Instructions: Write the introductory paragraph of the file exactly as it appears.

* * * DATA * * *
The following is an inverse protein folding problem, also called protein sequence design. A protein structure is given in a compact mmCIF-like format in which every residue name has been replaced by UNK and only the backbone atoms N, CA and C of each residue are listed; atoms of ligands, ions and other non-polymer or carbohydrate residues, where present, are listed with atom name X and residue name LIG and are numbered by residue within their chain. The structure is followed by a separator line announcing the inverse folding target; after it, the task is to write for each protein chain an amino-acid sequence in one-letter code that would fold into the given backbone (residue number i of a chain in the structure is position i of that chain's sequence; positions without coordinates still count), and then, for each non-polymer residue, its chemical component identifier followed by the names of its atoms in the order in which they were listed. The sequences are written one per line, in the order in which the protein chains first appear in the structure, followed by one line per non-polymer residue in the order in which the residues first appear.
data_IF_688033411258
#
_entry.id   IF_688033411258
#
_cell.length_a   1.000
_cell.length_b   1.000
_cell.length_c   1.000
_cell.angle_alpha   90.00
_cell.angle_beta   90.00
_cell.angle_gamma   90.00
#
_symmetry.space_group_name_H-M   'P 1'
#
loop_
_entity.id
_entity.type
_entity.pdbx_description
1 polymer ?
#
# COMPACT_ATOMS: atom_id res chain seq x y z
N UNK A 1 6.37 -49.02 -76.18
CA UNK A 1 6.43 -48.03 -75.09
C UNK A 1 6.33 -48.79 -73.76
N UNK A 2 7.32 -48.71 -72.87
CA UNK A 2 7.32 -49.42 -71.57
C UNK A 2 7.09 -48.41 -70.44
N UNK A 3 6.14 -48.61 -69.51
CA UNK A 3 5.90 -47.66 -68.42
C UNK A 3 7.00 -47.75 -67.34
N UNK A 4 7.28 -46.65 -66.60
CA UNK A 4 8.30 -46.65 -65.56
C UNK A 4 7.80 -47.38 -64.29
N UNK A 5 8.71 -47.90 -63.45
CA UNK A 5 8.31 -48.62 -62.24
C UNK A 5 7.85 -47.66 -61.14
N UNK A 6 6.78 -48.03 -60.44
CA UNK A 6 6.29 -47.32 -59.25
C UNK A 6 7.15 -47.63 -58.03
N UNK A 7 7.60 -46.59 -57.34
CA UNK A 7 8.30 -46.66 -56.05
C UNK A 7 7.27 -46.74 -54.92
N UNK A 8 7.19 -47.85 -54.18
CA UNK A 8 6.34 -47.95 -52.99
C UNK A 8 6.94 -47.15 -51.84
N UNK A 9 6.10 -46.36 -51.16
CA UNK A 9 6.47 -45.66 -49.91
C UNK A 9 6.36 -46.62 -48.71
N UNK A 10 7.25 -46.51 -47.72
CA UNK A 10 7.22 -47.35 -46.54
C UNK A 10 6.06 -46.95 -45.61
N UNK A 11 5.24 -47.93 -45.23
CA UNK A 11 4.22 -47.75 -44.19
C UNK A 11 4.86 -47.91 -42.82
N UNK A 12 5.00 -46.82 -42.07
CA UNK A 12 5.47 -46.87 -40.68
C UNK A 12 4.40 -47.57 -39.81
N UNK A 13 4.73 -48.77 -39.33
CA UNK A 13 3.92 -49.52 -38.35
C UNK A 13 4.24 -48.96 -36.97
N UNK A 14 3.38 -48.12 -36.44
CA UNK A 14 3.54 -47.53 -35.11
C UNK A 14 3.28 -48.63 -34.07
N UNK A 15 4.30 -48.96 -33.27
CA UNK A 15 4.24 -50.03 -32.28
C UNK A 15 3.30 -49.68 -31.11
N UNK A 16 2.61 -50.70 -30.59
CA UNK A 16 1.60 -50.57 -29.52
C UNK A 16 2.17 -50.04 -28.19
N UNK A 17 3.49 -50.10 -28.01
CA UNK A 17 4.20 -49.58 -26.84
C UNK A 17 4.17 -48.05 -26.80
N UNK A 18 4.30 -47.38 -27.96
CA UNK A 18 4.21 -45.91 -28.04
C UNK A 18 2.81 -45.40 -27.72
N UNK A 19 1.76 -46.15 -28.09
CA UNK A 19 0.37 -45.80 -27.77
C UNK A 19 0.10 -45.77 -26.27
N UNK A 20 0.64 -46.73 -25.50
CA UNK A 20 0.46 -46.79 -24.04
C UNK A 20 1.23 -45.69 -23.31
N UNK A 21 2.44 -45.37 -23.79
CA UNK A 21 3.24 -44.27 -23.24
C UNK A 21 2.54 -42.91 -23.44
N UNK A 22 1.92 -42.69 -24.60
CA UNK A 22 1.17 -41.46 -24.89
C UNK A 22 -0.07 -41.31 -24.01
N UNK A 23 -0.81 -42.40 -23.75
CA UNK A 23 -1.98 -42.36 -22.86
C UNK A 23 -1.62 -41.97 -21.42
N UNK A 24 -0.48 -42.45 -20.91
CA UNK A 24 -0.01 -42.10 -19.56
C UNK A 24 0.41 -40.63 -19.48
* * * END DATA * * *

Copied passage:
The following is an inverse protein folding problem, also called protein sequence design. A protein structure is given in a compact mmCIF-like format in which every residue name has been replaced by UNK and only the backbone atoms N, CA and C of each residue are listed; atoms of ligands, ions and other non-polymer or carbohydrate residues, where present, are listed with atom name X and residue name LIG and are numbered by residue within their chain. The structure is followed by a separator line announcing the inverse folding target; after it, the task is to write for each protein chain an amino-acid sequence in one-letter code that would fold into the given backbone (residue number i of a chain in the structure is position i of that chain's sequence; positions without coordinates still count), and then, for each non-polymer residue, its chemical component identifier followed by the names of its atoms in the order in which they were listed. The sequences are written one per line, in the order in which the protein chains first appear in the structure, followed by one line per non-polymer residue in the order in which the residues first appear.